Fourier-x

Fourier-x - Fourier Series of f (x) = x Given a real...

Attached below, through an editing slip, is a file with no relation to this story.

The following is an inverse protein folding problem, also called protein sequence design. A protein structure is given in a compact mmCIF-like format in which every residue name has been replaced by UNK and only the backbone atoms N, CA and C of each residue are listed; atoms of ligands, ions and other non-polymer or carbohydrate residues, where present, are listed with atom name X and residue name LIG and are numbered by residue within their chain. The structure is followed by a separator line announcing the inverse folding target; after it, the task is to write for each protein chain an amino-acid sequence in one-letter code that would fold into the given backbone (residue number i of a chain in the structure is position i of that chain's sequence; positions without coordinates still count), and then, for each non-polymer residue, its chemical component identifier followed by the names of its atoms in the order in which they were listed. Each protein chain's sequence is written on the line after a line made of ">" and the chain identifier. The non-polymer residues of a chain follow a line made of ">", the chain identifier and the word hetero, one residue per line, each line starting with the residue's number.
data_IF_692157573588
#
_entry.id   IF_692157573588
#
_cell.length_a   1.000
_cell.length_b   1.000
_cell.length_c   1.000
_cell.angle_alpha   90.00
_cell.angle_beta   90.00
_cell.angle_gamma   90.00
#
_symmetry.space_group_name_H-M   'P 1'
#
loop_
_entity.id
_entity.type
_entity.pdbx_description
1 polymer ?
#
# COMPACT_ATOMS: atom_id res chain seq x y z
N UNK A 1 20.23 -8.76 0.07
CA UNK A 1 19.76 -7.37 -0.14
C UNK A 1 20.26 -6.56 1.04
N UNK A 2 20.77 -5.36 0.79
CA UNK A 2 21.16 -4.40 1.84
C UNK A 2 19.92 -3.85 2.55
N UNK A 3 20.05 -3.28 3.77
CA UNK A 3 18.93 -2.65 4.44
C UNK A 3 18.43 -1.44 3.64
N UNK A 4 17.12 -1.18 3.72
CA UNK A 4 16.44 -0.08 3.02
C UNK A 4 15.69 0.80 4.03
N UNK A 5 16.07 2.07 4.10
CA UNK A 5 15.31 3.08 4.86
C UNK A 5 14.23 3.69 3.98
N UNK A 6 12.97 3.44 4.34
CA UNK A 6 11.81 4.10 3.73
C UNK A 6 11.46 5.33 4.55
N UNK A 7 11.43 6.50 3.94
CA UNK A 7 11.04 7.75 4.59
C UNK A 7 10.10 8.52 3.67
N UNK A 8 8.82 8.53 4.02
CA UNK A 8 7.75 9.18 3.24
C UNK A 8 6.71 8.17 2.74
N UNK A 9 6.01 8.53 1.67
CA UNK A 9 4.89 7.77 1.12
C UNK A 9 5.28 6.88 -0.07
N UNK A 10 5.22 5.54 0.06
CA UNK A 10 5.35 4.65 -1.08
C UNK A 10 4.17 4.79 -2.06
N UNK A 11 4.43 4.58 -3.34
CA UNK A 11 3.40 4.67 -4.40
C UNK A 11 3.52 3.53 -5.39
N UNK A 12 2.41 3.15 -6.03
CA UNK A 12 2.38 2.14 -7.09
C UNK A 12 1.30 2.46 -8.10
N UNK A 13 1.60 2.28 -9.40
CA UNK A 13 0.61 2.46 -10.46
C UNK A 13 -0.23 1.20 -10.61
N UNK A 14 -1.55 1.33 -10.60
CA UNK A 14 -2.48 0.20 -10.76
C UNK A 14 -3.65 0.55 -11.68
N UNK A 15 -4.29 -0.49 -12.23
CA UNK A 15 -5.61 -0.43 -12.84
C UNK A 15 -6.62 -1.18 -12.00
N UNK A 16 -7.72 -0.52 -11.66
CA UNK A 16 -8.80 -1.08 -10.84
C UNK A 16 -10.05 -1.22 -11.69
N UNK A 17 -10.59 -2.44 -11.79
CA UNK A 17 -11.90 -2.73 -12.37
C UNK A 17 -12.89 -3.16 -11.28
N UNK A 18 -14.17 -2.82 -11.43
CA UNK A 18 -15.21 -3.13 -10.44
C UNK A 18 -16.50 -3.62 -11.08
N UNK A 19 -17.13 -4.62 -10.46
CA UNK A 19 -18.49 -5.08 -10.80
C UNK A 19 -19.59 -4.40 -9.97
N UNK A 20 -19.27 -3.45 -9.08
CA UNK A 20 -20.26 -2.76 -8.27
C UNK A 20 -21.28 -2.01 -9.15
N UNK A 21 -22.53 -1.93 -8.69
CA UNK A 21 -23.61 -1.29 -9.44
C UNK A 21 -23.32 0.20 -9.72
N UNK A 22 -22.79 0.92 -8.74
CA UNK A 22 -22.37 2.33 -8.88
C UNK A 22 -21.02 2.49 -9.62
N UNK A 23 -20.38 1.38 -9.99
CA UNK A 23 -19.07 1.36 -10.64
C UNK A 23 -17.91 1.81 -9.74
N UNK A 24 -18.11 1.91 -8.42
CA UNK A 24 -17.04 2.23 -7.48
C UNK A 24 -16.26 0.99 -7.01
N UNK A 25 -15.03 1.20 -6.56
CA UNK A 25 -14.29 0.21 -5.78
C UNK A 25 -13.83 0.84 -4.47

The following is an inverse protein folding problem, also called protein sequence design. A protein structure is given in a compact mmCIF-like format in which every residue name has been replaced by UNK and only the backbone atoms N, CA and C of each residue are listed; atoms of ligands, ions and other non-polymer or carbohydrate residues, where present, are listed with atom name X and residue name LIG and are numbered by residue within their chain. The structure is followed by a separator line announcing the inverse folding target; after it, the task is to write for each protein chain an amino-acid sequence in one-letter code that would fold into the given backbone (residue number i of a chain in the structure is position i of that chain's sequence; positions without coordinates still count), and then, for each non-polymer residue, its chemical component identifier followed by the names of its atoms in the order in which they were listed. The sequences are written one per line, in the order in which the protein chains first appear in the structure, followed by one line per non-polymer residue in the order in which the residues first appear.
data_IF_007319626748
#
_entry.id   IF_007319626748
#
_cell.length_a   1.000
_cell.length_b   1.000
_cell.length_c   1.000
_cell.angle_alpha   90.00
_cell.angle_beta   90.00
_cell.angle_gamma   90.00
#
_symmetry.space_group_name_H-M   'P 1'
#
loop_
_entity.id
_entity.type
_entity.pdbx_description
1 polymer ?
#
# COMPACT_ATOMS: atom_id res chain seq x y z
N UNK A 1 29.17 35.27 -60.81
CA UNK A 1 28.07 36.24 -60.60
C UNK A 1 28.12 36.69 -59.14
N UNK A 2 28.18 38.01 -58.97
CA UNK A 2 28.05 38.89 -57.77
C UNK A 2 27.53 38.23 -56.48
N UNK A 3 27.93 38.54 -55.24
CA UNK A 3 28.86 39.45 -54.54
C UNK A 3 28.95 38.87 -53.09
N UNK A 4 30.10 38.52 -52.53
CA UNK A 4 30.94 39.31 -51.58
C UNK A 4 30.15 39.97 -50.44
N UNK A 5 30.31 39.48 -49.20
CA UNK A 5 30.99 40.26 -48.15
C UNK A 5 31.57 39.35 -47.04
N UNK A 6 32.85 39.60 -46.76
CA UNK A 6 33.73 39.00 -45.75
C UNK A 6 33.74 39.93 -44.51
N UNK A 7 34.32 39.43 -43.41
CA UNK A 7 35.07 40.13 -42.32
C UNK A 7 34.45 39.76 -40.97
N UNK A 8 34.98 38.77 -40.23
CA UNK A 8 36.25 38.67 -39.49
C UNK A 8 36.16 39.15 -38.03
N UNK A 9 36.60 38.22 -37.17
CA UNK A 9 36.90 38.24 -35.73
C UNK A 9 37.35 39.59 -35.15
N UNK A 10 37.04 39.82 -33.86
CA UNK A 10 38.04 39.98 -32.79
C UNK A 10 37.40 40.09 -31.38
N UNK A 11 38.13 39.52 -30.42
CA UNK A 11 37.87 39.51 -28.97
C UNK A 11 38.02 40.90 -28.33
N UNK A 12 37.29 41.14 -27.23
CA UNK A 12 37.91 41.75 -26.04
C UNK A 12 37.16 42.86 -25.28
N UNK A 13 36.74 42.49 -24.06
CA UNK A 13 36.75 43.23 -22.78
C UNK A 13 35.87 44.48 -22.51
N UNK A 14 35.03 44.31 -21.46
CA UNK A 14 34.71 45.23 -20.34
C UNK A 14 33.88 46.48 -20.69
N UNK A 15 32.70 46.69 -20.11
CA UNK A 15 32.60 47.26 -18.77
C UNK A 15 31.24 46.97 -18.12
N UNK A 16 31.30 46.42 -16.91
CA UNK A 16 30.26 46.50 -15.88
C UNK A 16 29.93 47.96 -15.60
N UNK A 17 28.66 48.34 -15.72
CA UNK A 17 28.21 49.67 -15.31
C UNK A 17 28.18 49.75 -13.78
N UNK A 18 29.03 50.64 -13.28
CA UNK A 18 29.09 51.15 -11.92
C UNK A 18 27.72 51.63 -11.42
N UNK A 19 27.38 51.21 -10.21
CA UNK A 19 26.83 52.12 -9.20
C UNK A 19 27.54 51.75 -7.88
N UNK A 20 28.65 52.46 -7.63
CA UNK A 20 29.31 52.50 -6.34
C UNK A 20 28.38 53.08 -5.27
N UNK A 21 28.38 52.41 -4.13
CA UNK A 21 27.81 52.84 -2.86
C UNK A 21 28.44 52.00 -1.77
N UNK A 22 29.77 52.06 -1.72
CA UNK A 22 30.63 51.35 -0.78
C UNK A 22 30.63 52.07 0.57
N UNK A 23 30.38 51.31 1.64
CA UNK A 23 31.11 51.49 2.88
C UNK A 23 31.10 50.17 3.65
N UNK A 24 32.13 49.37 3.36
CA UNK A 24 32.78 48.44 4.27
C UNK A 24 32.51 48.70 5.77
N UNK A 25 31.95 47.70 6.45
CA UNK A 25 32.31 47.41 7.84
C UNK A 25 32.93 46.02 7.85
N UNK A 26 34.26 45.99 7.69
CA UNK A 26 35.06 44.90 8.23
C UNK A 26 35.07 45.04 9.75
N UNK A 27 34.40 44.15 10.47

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Unformatted text preview: Fourier Series of f (x) = x Given a real periodic function f (x) , −π < x < π , one can find its Fourier series in two (equivalent) ways: using trigonometric functions: ∞ cos kx sin kx a0 f (x) = √ + ∑ ak √ + bk √ π π 2π k=1 or using the complex exponential ∞ f (x) = eikx ck √ . 2π k=−∞ ∑ Note that if f (x) is a real-valued function, we can take the real part of the complex exponential version to get the trigonometric version (caution: the coefficiants ck will probably be complex numbers). Here we will use complex exponentials. The Fourier coefficients are Zπ Z Zπ 1 1 −2i π −ikx xe dx = √ x sin kx dx ck = √ x[cos kx − i sin kx] dx = √ 2π −π 2π −π 2π 0 But Zπ Z −x cos kx π 1 π −π cos kπ π x sin kx dx = cos kx dx = = − (−1)k . + k k0 k k 0 0 Thus √ (−1)k 2i π ck = − √ . − (−1)k = i 2π k k 2π Consequently √ (−1)k eikx (−1)k ikx √ =i∑ x = i 2π ∑ e k k 2π k=0 k=0 ∞ (−1)k sin 2x sin 3x sin 4x sin kx = 2 sin x − + − +··· k 2 3 4 k=1 = −2 ∑ Finally we compute what the Phthagorean Theorem tells us: x 2 = ∑|ck |2 . Since Zπ 2 2 x= |x|2 dx = π3 , 3 −π and ∞ ∞ −1 1 1 1 |ck |2 = 2π ∑ 2 + ∑ 2 = 4π ∑ 2 ∑ −∞ k 1k 1k Therefore ∞ 1 23 π = 4π ∑ 2 , 3 1k Interesting! – and not obvious at all. ∞ that is, 1 1 1 ∑ k2 = π2 . 6 ...
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